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Wednesday, October 24, 2018

Gubernatorial Candidates Abet the Antivax Movement

In The Politics of Autism, I look at the discredited notion that vaccines cause autism.

Republican gubernatorial candidates are abetting the anti-vax movement.

Max Reiss at NBC Connecticut:
In a grainy video recorded over the summer at a campaign event, Bob Stefanowski, the Republican candidate for governor, shared some of his thoughts on childhood immunization laws.
NBC Connecticut obtained the video of Stefanowski from a source working for Democratic campaigns in Connecticut. The video is two minutes long, and it is unknown what is said before or after the two-minute portion on immunization policy.
Stefanowski was asked by an audience member at the event, which appears to have been hosted by the Quiet Corner Tea Party, about the state mandating certain immunizations in order for students to attend public school.
The member of the audience, who is off camera and cannot be identified, asked, “Do you think the state should dictate [immunizations] or should local [Boards of Education] handle that?”
Stefanowski responded by saying, “I think it depends on the vaccination. We shouldn’t be dumping a lot of drugs into kids for no reason.”
Reiss also reports:
More than three dozen doctors, nurses, and other medical professionals are criticizing Republican gubernatorial nominee Bob Stefanowski after NBC Connecticut aired exclusive video of the candidate expressing skepticism of childhood vaccines and the state law requiring kids get immunized in order to attend school.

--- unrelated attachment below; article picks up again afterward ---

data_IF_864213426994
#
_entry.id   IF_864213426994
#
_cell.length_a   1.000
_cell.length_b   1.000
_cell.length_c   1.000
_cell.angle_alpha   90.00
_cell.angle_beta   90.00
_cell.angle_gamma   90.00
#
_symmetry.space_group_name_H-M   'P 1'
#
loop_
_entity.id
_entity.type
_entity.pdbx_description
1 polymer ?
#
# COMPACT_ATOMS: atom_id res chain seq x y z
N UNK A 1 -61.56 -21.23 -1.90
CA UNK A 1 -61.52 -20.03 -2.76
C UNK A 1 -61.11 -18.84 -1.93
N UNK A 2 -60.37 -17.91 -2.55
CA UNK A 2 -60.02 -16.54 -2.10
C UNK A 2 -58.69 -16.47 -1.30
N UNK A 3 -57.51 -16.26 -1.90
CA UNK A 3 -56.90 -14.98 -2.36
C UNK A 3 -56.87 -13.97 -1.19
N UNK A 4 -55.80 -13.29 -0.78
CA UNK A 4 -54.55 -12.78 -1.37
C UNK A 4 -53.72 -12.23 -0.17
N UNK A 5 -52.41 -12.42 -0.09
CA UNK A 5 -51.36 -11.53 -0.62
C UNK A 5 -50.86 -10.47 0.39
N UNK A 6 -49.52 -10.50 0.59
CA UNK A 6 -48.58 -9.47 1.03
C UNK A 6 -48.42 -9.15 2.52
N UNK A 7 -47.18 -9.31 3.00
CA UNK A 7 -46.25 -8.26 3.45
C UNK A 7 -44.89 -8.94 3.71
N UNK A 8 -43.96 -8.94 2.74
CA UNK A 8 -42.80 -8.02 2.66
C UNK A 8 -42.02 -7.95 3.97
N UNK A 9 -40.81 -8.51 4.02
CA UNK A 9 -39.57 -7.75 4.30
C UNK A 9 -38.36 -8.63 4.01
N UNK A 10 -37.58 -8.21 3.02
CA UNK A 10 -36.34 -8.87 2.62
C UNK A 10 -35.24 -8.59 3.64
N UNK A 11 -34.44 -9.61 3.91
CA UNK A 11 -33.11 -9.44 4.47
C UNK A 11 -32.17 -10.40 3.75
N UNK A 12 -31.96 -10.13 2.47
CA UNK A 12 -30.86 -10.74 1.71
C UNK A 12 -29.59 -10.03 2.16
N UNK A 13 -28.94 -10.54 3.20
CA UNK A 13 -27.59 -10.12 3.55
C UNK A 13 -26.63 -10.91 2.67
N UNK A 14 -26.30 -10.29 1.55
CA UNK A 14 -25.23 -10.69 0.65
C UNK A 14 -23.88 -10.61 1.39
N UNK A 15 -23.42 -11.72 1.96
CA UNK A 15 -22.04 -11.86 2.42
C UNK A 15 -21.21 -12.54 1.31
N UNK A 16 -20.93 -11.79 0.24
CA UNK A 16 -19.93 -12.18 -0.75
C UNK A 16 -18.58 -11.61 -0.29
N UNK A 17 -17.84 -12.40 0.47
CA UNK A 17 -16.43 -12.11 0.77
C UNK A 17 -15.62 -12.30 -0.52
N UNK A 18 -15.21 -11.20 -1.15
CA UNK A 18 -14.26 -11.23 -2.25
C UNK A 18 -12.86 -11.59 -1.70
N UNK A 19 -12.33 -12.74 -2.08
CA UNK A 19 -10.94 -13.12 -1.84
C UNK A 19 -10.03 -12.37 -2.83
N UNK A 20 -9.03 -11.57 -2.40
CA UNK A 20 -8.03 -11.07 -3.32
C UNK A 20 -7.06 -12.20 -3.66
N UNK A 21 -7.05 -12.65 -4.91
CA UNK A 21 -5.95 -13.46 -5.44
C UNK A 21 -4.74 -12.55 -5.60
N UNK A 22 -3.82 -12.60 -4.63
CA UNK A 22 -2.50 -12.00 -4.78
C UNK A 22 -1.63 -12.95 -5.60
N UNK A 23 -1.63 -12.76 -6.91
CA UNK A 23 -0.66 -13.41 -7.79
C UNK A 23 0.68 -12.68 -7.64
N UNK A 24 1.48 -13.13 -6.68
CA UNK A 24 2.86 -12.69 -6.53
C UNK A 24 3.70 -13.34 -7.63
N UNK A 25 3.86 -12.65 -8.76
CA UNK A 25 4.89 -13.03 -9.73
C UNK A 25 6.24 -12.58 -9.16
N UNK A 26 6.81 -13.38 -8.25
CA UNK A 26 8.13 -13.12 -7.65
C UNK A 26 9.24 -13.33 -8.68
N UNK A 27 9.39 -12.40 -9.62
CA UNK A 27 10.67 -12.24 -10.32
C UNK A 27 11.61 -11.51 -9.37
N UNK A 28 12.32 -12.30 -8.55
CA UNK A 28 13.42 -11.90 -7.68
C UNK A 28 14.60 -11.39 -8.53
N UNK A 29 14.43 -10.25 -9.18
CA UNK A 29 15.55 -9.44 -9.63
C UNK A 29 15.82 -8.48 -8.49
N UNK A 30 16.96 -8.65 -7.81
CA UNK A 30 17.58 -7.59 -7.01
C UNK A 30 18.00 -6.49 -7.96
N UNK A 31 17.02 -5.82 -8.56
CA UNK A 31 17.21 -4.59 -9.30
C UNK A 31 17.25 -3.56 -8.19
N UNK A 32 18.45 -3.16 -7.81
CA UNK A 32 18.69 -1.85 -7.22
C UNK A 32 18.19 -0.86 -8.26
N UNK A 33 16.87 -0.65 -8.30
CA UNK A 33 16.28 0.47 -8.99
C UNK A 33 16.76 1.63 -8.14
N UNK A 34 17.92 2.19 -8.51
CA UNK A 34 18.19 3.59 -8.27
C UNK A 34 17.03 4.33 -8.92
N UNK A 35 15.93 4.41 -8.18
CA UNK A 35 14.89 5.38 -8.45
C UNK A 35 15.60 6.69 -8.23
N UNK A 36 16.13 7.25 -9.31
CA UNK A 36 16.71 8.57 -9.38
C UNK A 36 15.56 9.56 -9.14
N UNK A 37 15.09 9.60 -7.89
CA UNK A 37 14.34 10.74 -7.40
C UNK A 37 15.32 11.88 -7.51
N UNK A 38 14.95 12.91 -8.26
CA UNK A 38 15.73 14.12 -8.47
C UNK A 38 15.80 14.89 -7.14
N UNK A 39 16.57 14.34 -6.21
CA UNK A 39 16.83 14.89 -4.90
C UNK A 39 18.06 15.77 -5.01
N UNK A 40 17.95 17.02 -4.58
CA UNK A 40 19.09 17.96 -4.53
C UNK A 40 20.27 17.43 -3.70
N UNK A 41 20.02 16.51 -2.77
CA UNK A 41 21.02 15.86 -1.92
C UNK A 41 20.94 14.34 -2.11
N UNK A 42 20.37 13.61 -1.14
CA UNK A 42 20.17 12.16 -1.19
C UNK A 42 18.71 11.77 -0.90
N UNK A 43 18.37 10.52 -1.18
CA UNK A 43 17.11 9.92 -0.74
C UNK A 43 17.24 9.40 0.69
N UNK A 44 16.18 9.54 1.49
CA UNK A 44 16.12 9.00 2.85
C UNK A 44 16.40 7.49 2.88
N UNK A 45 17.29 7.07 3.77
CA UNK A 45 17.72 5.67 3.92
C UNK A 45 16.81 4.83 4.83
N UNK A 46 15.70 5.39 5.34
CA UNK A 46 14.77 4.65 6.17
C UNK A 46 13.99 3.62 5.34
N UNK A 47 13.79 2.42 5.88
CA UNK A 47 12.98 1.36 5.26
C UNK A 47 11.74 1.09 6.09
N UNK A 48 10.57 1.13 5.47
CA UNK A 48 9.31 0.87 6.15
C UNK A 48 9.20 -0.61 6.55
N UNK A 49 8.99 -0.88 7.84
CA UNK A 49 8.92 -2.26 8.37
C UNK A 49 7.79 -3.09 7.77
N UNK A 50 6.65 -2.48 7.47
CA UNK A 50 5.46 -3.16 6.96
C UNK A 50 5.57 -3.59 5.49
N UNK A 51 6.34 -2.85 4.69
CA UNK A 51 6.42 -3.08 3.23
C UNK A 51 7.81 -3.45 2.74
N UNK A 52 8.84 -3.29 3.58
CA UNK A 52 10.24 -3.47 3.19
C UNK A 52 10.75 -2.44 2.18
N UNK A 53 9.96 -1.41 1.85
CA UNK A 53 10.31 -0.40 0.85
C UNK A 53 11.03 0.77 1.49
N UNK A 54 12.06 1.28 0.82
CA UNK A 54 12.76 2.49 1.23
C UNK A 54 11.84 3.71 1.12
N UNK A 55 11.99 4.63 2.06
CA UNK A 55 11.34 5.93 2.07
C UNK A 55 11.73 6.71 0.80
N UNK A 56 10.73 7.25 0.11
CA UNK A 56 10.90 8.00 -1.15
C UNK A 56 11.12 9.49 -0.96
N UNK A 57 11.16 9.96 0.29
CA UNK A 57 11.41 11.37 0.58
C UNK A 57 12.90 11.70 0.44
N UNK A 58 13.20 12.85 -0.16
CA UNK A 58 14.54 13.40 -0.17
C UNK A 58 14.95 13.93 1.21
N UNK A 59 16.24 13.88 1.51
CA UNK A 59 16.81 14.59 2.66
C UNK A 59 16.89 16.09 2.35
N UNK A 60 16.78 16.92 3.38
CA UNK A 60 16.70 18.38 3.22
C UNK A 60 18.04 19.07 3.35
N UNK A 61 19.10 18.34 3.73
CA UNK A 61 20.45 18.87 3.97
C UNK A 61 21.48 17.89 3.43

The group of health professionals includes pediatricians, registered nurses, and other specialists.
"As pediatricians, it is deeply concerning to us that a candidate for governor would spread flagrant disinformation about childhood vaccinations," The group wrote of Stefanowski’s comments.
They went on to describe Stefanowski’s position as, "downright dangerous," and "irresponsible."
Jay Michaelson at The Daily Beast:
In Oregon, Dr. Knute Buehler—yes, a physician—said that “parents should have the right to opt out” of vaccinations “for personal beliefs, for religious beliefs or even if they have strong alternative medical beliefs.”
Buehler described the opt-out system as beneficial. “I think that gives people option and choice and that’s the policy I would continue to pursue as Oregon’s governor,” he said.
And in Oklahoma, Kevin Stitt, the favorite in the governor’s race, said in February that “I believe in choice. And we’ve got six children and we don’t vaccinate, we don’t do vaccinations on all of our children. So we definitely pick and choose which ones we’re gonna do. It’s gotta be up to the parents, we can never mandate that. I think there’s legislation right now that are trying to mandate that to go to public schools, it’s absolutely wrong. My wife was home schooled, I went to public schools, our kids go to Christian school, and that’s back to a parent’s choice.”.”